How Technology Can Improve Profitability in Greenhouse-Grown Cannabis

How Technology Can Improve Profitability in Greenhouse-Grown Cannabis

Cannabis Greenhouse, aerial view growing cannabis

In certain areas of North America, adequate amounts of natural light won’t always be a given. Those growers might have to make the tough choice between settling for less than optimal yields or outlaying the money for supplemental lighting.

From a profitability perspective, when a grower chooses to grow cannabis in a greenhouse versus indoors, he assumes that the reduction in electricity costs resulting from needing to power fewer lights is greater than the value he loses from having less control of his growing environment. In sunny, dry, temperate locations, that trade-off is clearly a good one for greenhouses. For many other locations, a grower needs to overcome several technological hurdles to make a greenhouse clearly preferable for growing cannabis indoors.

Advertisement

Meeting Demanding Light Requirements

First, cannabis requires more light to grow optimally than most people realize. Until recently, growers have nearly universally treated cannabis as if a Daily Light Integral (DLI) of around 20 (e.g., the DLI provided by a 1,000-watt, double-ended High-Pressure Sodium (HPS) light) was optimal. Academic and industry research is starting to show the highest yields result at levels much higher than that.

In most regions of North America, for most of the year, the sun will only provide a fraction of that amount of light. So, greenhouse growers face the dilemma of either sacrificing yields or increasing their capital and electricity expenses by installing more supplemental lighting. The technical challenge is that supplemental lighting in a greenhouse tends to be around 12 feet above the plants, which means much of that lighting can be wasted as it spreads throughout the room, hitting aisles and walls. This illustrates the primary advantage of LED lighting. It is not about producing equivalent light intensity as an HPS with fewer watts. It is about providing more light while having a better ability to direct a much higher percentage of that light to the actual canopy.

Regaining Efficiency Lost to Heating

Since greenhouses are not well insulated, heating makes up between 65% and 85% of the total energy demand (Runkle & Both, 2012). This, combined with a need for substantial supplemental lighting, creates the possibility (depending on the location) that a greenhouse can lose some or all of the efficiency gains of using the sun to grow. There are technologies that are evolving that seek to address this issue. For instance, it is increasingly common for advanced greenhouses to use heat pumps to transfer heat from the ground into the greenhouse to help maintain the climate. The constraint is that the ground needs to be warmer than the interior of the greenhouse. However, a greenhouse can be designed to store heat in the ground when there is excess heat and draw upon it during periods of heat deficit. Researchers have also started experimenting with placing transparent solar panels on the roofs of greenhouses that produce electricity with certain solar wavelengths while allowing others to pass to power photosynthesis without sacrificing yields.

Taking Precise Control of the Environment

The biggest challenge when growing cannabis is controlling temperature and relative humidity. It is arguably more critical for cannabis than for other crops because laws often severely restrict the tools a cannabis grower has to deal with the pest risk caused by climate swings. In a greenhouse, relatively small changes in solar radiation, ventilation, and outdoor temperature can cause large changes in the internal climate. A shortcoming with today’s climate control technology is that systems often respond too slowly to changing environmental conditions, resulting in an unstable internal climate.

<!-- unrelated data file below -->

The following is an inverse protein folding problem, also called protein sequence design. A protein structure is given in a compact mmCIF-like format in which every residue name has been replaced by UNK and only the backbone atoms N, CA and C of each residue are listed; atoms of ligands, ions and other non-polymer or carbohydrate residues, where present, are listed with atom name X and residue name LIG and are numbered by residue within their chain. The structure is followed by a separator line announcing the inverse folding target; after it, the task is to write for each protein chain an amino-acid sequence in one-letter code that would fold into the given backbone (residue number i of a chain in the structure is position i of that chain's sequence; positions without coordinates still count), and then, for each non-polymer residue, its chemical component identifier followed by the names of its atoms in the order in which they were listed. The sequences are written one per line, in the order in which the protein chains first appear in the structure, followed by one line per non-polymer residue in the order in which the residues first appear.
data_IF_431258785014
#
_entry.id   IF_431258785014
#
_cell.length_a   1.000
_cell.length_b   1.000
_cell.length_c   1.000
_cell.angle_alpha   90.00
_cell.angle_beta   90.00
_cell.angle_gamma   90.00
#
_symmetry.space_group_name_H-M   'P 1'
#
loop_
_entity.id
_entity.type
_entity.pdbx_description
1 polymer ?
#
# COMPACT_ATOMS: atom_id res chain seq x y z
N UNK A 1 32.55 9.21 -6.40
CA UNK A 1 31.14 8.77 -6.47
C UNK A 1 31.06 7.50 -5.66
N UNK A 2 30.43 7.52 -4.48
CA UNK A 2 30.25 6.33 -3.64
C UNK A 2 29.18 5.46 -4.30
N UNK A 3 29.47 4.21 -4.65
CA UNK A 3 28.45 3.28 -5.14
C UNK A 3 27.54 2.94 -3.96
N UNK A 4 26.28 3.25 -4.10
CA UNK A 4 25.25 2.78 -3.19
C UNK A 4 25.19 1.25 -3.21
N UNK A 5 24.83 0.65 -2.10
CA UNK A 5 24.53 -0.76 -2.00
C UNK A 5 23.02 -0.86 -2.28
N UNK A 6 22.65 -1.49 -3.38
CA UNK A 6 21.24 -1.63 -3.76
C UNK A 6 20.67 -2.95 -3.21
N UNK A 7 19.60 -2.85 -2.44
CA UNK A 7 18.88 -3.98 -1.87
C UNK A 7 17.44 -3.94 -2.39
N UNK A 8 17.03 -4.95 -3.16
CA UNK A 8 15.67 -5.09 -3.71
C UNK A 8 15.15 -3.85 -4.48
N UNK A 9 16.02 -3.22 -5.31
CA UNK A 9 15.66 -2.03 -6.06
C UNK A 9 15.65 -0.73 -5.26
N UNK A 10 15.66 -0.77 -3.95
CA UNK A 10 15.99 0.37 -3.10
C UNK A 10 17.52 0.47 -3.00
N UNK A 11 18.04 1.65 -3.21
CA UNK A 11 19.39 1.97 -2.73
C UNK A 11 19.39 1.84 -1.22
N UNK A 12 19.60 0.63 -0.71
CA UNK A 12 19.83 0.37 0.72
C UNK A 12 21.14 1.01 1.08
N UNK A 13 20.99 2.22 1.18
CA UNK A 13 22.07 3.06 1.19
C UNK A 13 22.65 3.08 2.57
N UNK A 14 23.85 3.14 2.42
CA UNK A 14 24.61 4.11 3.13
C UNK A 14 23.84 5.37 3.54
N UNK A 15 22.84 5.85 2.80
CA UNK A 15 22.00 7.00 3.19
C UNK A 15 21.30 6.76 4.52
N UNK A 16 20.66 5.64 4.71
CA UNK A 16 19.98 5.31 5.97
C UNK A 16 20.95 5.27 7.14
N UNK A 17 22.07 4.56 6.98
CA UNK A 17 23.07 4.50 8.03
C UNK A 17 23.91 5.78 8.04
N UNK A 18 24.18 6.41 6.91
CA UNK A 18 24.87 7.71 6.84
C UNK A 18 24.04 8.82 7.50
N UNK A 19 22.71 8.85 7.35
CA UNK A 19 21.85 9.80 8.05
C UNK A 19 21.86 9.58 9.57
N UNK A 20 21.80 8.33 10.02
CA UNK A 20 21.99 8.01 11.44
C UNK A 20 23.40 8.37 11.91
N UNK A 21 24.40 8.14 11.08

Internet of Things (IoT) applied to greenhouses offers an opportunity to enable both better climate control and energy efficiency. As the prices of sensors and machine-learning software decrease, it becomes more affordable to continuously monitor environmental parameters such as temperature, humidity, soil moisture, light intensity, and soil pH remotely, and we are increasingly capable of anticipating how plants will respond to changes. Improved forecasting of plant responses not only will enable better control, but it will also reduce the energy currently wasted when control systems under or over respond to climate changes.

Warehouse Versus Greenhouse. Profitability Isn’t the Decisive Factor, Yet

Surveys suggest the vast majority of cannabis growers likely still grow indoors versus in greenhouses or outdoors. Nonetheless, many producers and industry experts believe it is inevitable that the greenhouse will be the dominant means of growing in the future. There is evidence that the market is already settling this debate, as companies regularly announce plans to build or acquire large greenhouses. However, we should be careful when interpreting these investments. Licensed square footage, not profitability, is currently the metric driving company valuations.

Most large cannabis companies, especially public ones, are not primarily concerned with efficiencies. Rather, they are locked in a race to increase square footage, and the fastest way to do that is to buy and convert existing greenhouses and indoor farms. In general, there are far more greenhouses (for produce and flowers) than indoor farms, so simple probability could explain seeing an increase in greenhouse space relative to indoor farm space. In reality, several technological hurdles need to be made to improve the trade-off between leveraging the sun’s power and reducing control of the growing environment.